Dr. Swoap's article brought back fond memories and long-forgotten questions for me. When I was on the job market a few years ago, I was hoping very much to secure a position at a small, liberal arts college. Clearly, that didn't happen. Although I have no regrets and am very happy in my current position, the call of the Liberal Arts still murmurs in my ear from time to time. I found two of Dr. Swoap's questions to be particularly significant. First, "Does the college have facilities for your model organism?". On the second day of one of my interviews, after giving my talk on rat neuroanatomy and physiology, one of my search committee members mentioned that the school did not have a vivarium, but that I was welcome to house a few rats in the space connecting my would-be office to my would-be (teaching) laboratory. Given the nature of my work (and the severity of my histamine response to rodents), this was a definite deal-breaker. Second, "Will the start-up package offered be enough?". I was prepared to deal with fewer start-up funds in this situation - not surprising with some of the teaching expectations, the more limited time for research, and the focus on undergraduate research projects. However, one institution stated that their "typical" start-up was about $25K, which was unworkable with my research needs. I whole-heartedly agree with Dr. Swoap that opportunities and rewards are great at schools of this type, even if your mascot is a pink flamingo wearing motorcycle boots, but the job candidate needs to be aware of his/her own needs and how they align with each potential hiring institution.
University of Texas, El Paso
Dr. Swoap made some excellent comments about the advantages and disadvantages of accepting a position at a small liberal arts university. My initial reluctance of applying to a similar university was overcome by how well I thought the job description matched my skill sets. I have found that the benefits for me outweigh the disadvantages. I have found that working with undergraduates can have huge benefits. You are able to find motivated students by observing them in lab situations before investing research time and resources. Additionally, If you identify them early, you can have them for up to five years while they complete their degree. This allows them to have continuity with a project that a master’s student is not be able to accomplish.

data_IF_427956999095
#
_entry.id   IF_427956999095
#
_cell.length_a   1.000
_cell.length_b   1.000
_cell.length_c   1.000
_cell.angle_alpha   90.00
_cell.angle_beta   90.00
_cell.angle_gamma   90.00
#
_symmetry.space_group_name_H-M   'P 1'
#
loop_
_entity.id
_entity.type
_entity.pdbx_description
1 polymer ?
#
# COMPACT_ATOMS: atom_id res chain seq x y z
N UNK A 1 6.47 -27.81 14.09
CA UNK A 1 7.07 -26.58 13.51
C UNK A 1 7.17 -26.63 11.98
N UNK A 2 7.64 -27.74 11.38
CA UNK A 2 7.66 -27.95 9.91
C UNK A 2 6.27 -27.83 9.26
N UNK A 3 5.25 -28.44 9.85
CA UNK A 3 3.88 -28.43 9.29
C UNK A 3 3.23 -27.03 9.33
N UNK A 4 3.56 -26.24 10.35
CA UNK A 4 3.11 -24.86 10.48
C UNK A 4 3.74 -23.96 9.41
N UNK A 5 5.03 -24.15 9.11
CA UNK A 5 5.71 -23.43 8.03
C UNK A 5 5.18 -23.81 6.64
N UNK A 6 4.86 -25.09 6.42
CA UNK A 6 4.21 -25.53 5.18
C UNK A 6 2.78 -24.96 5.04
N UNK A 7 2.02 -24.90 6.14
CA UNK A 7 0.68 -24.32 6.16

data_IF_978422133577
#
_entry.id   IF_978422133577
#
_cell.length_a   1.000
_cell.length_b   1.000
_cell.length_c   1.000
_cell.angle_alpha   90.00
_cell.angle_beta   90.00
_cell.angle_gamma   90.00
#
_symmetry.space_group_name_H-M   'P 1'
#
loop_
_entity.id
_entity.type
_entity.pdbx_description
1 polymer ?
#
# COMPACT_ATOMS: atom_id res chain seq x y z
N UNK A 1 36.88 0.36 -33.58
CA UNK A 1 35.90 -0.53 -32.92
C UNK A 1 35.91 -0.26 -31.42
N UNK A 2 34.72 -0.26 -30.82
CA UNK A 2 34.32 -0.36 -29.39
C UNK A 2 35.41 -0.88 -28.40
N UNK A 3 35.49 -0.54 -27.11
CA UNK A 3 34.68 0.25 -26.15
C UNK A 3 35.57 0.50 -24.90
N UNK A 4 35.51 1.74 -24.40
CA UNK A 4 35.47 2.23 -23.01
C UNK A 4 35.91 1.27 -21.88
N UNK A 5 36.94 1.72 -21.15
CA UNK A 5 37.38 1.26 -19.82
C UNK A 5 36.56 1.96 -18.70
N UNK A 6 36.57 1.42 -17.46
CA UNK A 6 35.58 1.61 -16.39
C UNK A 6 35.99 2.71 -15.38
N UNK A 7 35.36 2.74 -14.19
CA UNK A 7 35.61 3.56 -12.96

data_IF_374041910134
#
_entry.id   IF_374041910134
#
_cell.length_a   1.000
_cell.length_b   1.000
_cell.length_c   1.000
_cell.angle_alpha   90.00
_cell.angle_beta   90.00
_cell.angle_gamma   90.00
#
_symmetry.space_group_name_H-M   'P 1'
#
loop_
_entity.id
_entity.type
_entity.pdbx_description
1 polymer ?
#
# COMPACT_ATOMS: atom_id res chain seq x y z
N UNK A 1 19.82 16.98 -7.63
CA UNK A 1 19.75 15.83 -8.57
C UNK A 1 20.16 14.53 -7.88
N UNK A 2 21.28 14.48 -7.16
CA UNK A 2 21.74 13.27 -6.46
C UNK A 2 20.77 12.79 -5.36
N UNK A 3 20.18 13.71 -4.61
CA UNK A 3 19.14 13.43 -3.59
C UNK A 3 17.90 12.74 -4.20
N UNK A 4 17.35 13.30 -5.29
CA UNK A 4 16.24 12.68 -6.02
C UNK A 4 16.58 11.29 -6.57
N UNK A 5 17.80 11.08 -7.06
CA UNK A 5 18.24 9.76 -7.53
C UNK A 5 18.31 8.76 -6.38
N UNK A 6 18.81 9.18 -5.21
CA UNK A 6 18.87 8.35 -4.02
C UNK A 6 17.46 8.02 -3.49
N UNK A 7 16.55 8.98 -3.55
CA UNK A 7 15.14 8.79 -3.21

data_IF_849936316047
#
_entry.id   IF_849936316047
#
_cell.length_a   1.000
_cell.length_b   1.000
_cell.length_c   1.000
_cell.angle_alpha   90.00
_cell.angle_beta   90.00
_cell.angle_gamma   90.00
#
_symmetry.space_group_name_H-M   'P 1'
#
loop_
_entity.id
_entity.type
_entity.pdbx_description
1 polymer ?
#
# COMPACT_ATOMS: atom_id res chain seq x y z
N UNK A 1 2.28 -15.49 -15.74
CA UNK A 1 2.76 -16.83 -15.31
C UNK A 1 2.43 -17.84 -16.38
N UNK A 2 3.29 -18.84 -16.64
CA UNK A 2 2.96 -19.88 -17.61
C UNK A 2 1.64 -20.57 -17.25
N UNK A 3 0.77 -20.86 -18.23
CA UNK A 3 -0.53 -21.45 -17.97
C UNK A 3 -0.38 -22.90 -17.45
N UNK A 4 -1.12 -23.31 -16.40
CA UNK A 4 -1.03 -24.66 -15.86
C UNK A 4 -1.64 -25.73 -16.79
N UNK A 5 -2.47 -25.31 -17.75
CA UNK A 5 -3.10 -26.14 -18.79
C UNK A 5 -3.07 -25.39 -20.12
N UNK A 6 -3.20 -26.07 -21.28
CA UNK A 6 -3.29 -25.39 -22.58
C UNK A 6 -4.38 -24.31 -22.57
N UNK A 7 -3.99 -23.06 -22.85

The pressure to be constantly looking for funding sources is not there, but if you land a successful grant or collaboration with a larger lab, it is deeply appreciated by the university. This gives freedom to explore research avenues that one might not pursue if they were in a higher pressure research environment. I have several projects that I will be starting in the Spring that have been on the “back burner” for years because they would not generate the funds necessary to justify the time involved. Now, I can assign a couple of undergraduates to the project and support it with my limited internal research funds.
Finally, one great benefit to being in a smaller liberal art university is the freedom to choose which classes to teach. I have complete freedom to develop courses that have not been previously offered. The only requirement is that I have to have student interest. For instance in the Spring, I am offering comparative vertebrate anatomy as well as a field collecting techniques course that is not on the curriculum. Typically, in larger universities, assistant professors do not get this benefit so early in their career.
Ray E. Willis
University of Science and Arts of Oklahoma
At our institution, TA experience alone is not sufficient to gain serious consideration. We want to see that a candidate has had responsibility for an actual course - designing a syllabus, writing lectures, writing and grading assignments. This is a very different experience from being a TA and it is essential to us that our future faculty know what they will be expected to do, and that they can do this successfully. This is true at most PUIs (primarily undergraduate institutions) that I am aware of. For us, tenure decisions rely first on teaching excellence, and then scholarship, so we want to be sure that the faculty we hire will be able to meet this requirement.
I think it is important to get a wide range of opinions. There will be differences among schools. I just would not discourage a potential applicant from applying for an opening simply because s/he does not have teaching experience.